Clinical dosimetry in molecular radiotherapy


Gunjan Kayal

Team : Multi-scale dosimetry for radiotherapy optimization


Molecular Radiotherapy (MRT) is a systemic radiotherapy, where the radiopharmaceutical binds specifically to tumours to selectively destroy cancer targets while preserving healthy organs. Lutathera® (177Lu-DOTATATE) is a radiopharmaceutical recently approved by the FDA/EMA for the treatment of gastroenteropancreatic neuroendocrine tumours (GEP-NETs). In clinical practice, patients receive a fixed activity of Lutathera®, 4 cycles of 7.4 GBq, assuming that the pharmacokinetics of the radiopharmaceutical are the same between patients. Patient-specific dosimetry enables a major paradigm shift in TMR delivery from a “one size fits all” approach to true personalised medicine where the activity delivered is specifically assessed on the basis of the radiation delivered to each patient. This usually involves determining the spatial distribution of the radiopharmaceutical in the organs by imaging at different times (quantitative imaging), estimating the total number of radioactive decays by integrating the activity over time (pharmacokinetic assessment) and calculating the absorbed dose from the physical characteristics of the radionuclide and energy transport in the patient’s tissue. Currently, there are no standardised procedures for performing clinical dosimetry. Furthermore, the evaluation of uncertainties associated with the dosimetry procedure is not trivial. The DosiTest project was initiated to evaluate the uncertainties associated with each step of the clinical dosimetry workflow, via a multicentre inter-comparison based on Monte Carlo (MC) modelling. The first phase of the thesis consisted in comparing dosimetric analyses performed by different centres using the same software and protocol on the same patient dataset in the framework of the IAEA-CRP E23005 project in order to assess the accuracy of clinical dosimetry. To our knowledge, this is the first time that a multi-centre dosimetric comparison of a single set of clinical patient data has been undertaken using the same protocol and software by multiple centres worldwide. It highlighted the critical need for checkpoints and common sense checks to eliminate significant disparities between results and to distinguish malpractice from acceptable inter-operator variability. An important outcome of this work was the lack of quality assurance in clinical nuclear medicine dosimetry and the need to develop quality control procedures. As dosimetry gains popularity in nuclear medicine, best practice must be adopted to ensure reliability, traceability and reproducibility of results. This also highlights the need for sufficient training after the acquisition of relatively new software packages, beyond a few days. This is clearly insufficient in the context of an emerging field where professional experience is often lacking. Secondly, the study of the accuracy of clinical dosimetry requires the generation of test data sets, in order to define the ground truth against which clinical dosimetry procedures can be compared. The second section of the thesis deals with the simulation of three-dimensional SPECT imaging by implementing the self-contouring detector motion in the GATE Monte Carlo toolbox. After validation of the SPECT/CT projections on anthropomorphic models, a series of realistic images of clinical patients was generated. The last part of the thesis established the proof of concept of the DosiTest project, using a virtual (simulated) SPECT/CT data set at different times, with different gamma cameras, allowing to compare different dosimetric techniques and to evaluate the clinical feasibility of the project in some nuclear medicine departments.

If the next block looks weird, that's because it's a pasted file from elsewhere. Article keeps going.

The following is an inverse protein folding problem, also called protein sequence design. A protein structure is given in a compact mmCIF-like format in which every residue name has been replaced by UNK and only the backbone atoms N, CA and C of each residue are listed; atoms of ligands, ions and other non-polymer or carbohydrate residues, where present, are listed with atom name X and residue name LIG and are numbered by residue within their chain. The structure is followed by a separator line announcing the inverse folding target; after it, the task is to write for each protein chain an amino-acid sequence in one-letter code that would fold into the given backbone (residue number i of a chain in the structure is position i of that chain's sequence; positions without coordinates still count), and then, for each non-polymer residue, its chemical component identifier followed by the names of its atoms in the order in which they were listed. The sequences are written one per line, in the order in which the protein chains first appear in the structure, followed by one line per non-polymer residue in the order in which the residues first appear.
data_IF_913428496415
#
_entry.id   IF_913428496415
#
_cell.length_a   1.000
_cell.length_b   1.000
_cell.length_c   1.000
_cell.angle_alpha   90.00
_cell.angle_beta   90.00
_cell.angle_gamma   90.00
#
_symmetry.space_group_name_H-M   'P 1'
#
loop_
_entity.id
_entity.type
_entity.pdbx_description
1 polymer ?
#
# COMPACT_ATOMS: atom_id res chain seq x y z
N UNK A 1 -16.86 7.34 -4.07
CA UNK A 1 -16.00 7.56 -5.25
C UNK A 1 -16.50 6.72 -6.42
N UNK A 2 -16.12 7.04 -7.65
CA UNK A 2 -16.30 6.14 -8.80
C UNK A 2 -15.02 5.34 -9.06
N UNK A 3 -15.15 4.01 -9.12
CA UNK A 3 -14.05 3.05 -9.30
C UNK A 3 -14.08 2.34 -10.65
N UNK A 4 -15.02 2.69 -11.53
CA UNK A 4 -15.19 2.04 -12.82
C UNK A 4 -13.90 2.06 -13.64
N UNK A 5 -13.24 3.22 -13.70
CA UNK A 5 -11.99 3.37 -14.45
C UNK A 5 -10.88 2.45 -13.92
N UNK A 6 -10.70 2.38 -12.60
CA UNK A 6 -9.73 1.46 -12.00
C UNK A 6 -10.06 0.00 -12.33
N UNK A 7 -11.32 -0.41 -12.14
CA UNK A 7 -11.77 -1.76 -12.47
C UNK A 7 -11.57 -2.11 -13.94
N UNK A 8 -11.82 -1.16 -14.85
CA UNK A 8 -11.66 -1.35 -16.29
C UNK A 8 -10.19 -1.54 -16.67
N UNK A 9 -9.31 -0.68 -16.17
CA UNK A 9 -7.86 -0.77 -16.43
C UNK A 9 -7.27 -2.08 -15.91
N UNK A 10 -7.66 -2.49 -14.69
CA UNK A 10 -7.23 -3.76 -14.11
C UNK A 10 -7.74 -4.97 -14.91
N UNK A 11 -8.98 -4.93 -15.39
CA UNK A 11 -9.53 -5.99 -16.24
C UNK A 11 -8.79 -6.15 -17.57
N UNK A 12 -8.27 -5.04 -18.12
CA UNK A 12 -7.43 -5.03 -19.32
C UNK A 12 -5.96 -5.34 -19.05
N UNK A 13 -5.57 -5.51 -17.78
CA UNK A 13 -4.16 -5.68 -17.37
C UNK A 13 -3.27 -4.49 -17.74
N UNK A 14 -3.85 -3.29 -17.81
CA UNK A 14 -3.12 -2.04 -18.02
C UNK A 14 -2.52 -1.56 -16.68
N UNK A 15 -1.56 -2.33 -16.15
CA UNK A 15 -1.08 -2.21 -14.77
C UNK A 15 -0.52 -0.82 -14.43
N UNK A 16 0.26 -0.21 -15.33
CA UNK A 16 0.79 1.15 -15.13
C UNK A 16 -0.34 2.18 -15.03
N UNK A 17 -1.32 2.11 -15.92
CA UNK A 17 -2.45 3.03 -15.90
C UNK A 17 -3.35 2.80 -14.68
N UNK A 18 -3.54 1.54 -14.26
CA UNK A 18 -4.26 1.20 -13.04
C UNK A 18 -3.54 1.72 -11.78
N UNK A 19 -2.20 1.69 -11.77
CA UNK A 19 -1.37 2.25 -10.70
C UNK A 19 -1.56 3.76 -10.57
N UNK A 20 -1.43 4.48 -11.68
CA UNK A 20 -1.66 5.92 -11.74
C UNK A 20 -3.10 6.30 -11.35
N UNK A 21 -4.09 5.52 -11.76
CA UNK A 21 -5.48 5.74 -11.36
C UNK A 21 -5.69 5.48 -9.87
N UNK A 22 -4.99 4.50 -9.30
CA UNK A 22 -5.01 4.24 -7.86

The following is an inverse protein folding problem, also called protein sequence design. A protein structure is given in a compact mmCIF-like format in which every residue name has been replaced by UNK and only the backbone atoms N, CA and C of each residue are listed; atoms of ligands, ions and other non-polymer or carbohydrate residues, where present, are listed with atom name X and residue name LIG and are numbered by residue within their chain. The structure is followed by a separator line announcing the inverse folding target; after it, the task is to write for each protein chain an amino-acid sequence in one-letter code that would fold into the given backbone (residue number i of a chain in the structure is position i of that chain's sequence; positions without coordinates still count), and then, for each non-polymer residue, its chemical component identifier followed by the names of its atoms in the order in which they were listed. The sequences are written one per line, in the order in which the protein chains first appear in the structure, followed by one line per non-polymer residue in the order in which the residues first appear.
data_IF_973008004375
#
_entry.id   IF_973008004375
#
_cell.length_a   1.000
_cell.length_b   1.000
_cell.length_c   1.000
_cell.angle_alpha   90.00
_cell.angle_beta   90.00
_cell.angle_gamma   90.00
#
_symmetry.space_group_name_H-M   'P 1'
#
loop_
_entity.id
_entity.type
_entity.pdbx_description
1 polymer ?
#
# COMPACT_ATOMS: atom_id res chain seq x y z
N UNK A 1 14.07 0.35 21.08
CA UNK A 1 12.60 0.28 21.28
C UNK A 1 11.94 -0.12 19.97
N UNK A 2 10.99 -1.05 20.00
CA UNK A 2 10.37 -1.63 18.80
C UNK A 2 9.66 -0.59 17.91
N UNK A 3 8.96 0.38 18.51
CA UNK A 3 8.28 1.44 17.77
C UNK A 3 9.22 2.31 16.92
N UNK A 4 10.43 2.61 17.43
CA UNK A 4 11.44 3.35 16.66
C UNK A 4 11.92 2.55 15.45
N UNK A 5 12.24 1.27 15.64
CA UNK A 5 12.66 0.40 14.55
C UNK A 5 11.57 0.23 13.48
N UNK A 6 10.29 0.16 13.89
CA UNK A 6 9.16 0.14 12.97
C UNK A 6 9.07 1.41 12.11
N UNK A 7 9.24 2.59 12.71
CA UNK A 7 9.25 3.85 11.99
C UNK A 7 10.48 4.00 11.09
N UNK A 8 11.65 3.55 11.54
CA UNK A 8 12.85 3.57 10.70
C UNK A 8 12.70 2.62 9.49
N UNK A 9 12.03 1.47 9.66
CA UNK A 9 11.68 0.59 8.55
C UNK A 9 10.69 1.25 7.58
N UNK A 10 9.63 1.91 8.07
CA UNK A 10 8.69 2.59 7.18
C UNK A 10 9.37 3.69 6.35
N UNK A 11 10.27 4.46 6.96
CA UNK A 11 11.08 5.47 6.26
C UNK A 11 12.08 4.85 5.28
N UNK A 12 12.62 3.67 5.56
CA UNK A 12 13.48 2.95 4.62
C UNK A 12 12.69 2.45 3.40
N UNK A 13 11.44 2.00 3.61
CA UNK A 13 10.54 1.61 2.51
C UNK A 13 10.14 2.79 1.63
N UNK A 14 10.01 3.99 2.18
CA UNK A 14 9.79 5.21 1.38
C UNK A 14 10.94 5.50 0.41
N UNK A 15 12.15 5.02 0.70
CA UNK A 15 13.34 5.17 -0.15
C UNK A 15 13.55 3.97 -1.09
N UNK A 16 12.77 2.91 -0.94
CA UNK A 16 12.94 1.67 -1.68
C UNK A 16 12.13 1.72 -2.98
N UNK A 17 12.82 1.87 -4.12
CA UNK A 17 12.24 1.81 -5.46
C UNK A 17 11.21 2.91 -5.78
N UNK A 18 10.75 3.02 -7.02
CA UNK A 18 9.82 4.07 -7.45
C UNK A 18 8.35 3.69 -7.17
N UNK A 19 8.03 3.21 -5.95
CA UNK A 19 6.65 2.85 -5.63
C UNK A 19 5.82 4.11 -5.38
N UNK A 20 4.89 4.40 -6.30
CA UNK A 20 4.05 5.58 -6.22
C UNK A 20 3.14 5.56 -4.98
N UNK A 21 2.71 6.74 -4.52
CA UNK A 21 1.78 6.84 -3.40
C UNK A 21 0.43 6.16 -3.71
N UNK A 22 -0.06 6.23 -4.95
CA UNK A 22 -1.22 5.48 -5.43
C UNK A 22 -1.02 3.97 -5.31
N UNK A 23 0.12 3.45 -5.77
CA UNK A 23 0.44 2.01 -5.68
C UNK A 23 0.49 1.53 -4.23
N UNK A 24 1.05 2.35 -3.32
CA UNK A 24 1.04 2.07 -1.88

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Thesis defended on 31 march 2022

Find the full text of the thesis on the Paul Sabatier University website


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